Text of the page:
Objective: Identify and describe diet patterns of children during early childhood using confirmatory factor analysis (CFA). Design: Longitudinal data were drawn from the STRONG Kids 2 program. Participants: Mothers were surveyed about their child's diet at 24 (n = 337), 36 (n = 317), and 48 (n = 289) months old. Variables Measured: The Block Food Frequency Questionnaire for children aged 2–7 years was used to derive diet patterns; 23 food groups were created for analyses. Analysis: Principal component analysis was used to obtain preliminary factor loadings, and loadings were used to form a priori hypotheses for CFA-derived diet patterns. Independent samples t tests were used to compare food groups, nutrient intakes, and child and family characteristics by CFA pattern scores above vs at/below the median. Results: Three diet patterns consistently emerged: (1) processed meats, sweets, and fried foods; (2) vegetables, legumes, and starchy vegetables; and (3) grains, nuts/seeds, and condiments (only 24 and 36 months). Patterns were related to differences in added sugars, dietary fiber and potassium intakes, maternal education, and household income. Conclusions and Implications: Opposing healthful vs Western patterns, extant in child and adult literature, were observed across all ages. The third pattern differed between 24/36 and 48 months, representing a potential shift in food choices or offerings as children age.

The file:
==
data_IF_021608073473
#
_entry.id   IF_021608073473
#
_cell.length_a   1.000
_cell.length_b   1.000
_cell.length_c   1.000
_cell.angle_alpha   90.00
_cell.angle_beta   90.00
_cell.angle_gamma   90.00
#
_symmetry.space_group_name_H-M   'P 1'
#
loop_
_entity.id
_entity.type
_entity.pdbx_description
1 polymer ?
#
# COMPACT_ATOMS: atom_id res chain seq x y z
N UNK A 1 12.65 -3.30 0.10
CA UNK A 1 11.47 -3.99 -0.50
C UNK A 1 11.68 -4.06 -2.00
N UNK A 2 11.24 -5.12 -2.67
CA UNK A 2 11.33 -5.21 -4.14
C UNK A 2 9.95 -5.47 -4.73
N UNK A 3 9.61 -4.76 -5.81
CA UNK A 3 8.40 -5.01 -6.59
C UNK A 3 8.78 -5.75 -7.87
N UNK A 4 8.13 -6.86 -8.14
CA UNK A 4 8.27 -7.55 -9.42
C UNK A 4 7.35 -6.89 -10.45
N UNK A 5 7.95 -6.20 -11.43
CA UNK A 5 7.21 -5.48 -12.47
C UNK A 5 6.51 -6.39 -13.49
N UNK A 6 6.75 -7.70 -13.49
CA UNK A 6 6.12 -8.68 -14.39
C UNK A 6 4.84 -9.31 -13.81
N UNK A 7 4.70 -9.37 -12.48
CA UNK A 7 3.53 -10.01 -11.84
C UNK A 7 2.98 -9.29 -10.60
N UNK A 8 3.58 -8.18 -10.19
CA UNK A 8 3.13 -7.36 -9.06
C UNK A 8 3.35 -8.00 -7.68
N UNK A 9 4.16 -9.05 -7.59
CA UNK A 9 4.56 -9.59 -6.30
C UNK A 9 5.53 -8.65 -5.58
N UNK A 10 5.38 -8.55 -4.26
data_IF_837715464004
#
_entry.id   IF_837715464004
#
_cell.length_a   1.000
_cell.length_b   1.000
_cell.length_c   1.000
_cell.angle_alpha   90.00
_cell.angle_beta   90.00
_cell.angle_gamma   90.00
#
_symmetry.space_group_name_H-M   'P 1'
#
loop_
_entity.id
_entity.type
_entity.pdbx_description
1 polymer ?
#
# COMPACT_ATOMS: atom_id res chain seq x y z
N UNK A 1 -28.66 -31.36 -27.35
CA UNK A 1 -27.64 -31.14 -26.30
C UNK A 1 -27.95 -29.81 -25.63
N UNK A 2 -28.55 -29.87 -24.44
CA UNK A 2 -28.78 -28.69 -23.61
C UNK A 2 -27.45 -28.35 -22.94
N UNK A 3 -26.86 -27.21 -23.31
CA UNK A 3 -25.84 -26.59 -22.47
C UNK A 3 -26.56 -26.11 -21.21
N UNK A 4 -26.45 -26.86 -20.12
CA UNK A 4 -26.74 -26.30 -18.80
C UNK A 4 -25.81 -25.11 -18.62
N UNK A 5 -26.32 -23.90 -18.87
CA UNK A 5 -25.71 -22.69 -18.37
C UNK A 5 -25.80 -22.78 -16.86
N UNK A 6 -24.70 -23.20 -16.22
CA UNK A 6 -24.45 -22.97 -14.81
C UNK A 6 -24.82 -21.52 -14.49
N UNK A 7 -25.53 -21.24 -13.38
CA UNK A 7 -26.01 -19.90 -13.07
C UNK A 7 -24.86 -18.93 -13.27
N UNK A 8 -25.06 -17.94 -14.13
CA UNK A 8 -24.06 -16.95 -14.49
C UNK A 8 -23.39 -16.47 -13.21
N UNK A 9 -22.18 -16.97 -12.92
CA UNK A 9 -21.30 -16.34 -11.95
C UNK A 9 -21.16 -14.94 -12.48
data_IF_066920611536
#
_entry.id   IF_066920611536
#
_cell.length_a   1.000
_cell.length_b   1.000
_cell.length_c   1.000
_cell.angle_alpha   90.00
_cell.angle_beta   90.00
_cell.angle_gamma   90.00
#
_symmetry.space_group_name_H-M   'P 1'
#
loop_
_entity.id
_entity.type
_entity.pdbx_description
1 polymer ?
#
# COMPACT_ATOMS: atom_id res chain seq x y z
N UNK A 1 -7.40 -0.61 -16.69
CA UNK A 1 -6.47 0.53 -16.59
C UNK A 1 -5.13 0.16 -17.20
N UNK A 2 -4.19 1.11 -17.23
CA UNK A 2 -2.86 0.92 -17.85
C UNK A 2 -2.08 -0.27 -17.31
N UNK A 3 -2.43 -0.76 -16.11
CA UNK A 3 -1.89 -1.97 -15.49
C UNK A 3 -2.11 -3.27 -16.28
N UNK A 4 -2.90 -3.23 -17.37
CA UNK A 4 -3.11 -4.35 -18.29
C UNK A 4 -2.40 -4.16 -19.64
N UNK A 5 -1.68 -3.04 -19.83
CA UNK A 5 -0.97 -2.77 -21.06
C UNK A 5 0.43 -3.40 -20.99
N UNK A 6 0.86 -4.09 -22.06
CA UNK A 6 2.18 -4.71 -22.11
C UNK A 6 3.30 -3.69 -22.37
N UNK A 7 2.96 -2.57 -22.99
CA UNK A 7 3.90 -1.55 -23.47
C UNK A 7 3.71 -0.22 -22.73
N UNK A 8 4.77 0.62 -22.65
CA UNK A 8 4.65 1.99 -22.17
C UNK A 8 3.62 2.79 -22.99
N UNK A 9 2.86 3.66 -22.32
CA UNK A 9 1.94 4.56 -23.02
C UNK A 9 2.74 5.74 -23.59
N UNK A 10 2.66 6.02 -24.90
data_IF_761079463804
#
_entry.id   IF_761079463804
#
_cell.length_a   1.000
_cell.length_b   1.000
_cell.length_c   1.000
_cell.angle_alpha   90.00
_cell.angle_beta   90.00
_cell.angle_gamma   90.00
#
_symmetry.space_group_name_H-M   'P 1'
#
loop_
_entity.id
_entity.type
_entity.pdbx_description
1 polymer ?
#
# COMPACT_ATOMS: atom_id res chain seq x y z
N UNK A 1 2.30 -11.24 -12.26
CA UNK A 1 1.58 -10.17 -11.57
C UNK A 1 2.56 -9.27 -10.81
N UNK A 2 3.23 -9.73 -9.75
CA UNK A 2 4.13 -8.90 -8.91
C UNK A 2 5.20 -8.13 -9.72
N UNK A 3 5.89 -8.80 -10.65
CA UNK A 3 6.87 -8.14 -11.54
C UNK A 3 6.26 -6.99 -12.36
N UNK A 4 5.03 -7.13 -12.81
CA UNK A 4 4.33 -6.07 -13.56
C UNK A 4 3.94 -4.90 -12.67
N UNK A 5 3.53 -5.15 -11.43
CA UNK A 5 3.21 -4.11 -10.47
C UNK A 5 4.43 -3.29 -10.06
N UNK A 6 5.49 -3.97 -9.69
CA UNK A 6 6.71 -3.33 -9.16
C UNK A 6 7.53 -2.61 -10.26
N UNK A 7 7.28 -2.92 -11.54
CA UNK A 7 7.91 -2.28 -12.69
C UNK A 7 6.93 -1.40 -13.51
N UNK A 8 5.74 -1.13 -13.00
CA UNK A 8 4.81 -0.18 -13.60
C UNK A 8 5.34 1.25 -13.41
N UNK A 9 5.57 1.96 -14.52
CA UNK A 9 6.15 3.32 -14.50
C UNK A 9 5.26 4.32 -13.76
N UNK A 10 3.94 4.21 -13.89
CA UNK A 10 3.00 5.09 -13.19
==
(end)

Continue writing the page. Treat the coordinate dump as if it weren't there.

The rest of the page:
Original languageEnglish (US)
Pages (from-to)219-229
Number of pages11
JournalJournal of Nutrition Education and Behavior
Issue number4
StatePublished - Apr 2024


  • child
  • diet
  • toddler

ASJC Scopus subject areas

  • Medicine (miscellaneous)
  • Nutrition and Dietetics


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